You can get fleas when you stay close to an infested pet or an infested area – such as a carpet or a bed that your dog was laying on earlier.
Fleas are very tiny creatures but they can jump impressive distances. For example, an adult cat flea will be less than 1/8th of an inch in length and can jump to 160 times their length, which is both crazy impressive and horrifying.
Because they can jump such great distances, they can easily jump from our pets to us when we are staying close to them. Not to mention that dogs and cats actively dislodge them and throw them away with their paws while itching which can also cause them to fly large distances and end up on your body.
Thankfully, because they can’t jump very high up and because we are much taller than our dogs and cats, fleas often end up on our legs, which is why most flea bites are found around the ankle area and down. It’s very unlikely for fleas that end up on your ankle to climb up all the way to your head, and almost impossible for this happen without you feeling its movement.
But it’s important to note that fleas can indeed climb upwards quite easily. The reason they prefer not to climb your body up to your hair is that we have very little bodily hair that it doesn’t provide good cover on them.
What happens when a flea lands on you?
When a flea lands on you, they will bite and get off as soon as possible. They know your body doesn’t provide enough cover and your blood isn’t as nutritious to them as the blood of their other hosts – such as dogs and cats – so they will try to find a better host quickly.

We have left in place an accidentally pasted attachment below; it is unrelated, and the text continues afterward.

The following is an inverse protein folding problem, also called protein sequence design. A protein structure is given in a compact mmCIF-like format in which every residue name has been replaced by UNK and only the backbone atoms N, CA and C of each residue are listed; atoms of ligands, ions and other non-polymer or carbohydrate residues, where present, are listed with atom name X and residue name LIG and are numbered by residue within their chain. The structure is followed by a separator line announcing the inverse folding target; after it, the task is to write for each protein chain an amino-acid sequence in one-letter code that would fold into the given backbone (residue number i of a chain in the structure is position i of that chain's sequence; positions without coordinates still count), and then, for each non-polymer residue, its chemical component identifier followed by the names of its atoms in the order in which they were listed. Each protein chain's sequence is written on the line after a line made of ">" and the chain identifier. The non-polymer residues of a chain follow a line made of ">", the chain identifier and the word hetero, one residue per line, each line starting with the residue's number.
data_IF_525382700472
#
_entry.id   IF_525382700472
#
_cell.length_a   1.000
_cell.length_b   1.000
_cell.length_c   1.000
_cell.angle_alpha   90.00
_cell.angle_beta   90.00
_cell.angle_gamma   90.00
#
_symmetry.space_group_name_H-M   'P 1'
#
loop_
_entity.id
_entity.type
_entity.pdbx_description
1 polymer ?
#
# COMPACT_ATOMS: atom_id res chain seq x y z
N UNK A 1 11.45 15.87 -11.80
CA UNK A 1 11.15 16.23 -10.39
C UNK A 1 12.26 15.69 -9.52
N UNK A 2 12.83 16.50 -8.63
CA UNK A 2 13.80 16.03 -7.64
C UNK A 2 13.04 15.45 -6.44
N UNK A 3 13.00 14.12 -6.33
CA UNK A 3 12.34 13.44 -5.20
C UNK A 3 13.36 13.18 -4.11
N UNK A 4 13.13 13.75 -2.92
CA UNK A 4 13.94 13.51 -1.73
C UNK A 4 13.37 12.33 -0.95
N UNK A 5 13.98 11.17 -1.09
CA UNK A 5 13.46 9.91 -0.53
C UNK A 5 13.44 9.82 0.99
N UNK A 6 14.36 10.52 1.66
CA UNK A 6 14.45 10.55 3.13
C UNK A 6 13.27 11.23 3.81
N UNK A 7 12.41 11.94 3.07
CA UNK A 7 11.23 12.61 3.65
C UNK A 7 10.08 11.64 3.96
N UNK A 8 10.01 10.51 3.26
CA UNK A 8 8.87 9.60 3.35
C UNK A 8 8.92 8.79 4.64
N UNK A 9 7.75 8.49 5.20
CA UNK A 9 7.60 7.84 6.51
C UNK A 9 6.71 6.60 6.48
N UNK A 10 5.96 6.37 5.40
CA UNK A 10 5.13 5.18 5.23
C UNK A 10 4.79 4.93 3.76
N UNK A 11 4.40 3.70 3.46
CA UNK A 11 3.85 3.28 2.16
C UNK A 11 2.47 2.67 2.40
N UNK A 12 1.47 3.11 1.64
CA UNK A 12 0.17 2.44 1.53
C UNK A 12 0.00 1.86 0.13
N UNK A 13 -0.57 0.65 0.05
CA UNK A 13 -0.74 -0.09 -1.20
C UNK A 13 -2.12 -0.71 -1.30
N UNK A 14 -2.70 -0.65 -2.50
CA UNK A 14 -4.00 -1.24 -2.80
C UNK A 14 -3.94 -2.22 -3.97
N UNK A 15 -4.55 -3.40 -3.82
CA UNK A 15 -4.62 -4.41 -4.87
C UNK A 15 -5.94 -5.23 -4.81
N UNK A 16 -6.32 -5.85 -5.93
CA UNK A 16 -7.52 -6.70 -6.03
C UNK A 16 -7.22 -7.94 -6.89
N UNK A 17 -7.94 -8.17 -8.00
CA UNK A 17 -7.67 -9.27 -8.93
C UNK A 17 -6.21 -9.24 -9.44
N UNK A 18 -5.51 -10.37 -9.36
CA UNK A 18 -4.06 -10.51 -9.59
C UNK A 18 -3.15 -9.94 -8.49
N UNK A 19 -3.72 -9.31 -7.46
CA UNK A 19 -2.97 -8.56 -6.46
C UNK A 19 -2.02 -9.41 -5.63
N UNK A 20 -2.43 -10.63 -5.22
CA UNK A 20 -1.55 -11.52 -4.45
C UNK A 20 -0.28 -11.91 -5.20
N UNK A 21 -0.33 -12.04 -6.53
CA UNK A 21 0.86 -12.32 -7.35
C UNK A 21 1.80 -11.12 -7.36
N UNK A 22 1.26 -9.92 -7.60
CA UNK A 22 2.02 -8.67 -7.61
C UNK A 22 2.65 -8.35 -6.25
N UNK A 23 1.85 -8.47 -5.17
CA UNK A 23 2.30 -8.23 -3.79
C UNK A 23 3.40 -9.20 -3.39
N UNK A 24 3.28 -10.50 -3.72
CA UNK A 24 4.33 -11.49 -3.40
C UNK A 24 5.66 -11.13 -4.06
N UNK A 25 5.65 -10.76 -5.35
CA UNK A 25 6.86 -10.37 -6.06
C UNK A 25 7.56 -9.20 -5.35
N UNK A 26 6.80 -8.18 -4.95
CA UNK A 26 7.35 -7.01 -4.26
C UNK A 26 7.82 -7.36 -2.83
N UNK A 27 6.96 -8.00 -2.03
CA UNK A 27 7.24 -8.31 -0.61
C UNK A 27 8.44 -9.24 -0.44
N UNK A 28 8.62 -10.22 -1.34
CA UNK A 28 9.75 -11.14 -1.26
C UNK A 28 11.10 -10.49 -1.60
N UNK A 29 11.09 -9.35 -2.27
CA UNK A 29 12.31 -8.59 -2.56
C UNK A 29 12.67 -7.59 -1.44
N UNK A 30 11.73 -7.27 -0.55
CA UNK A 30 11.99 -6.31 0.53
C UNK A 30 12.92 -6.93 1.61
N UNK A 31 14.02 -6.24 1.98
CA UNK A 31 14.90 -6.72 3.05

Can Fleas Stay in your hair?
Fleas can’t stay in human hair for long because it’s not the best habitat for them. Fleas need thick hair cover to hide away from the world, and they prefer the dark and damp environment inside mammals with thicker hair.
There are over 2,000 species of fleas, and they have all developed to live alongside these mammals and not humans. The human blood is just enough for them to survive on but not nutritious enough for them to reproduce, and fleas love to reproduce very quickly. They simply can’t do that on humans.
There is one exception to this, the human flea – also known as the chigoe flea which can reproduce in humans and live for long, but as mentioned before, it’s quite a rare breed of fleas and they don’t like our urban areas very much. Instead, they are found in more tropical areas where humidity is much higher and they can find hosts quickly.
In short; humans are a poor host for fleas, so they will always try to find a better host, which they can find very easily most of the time.
But this makes us ask another question; can they reproduce in this very short amount they are on us? Can they leave eggs in our hair before jumping off?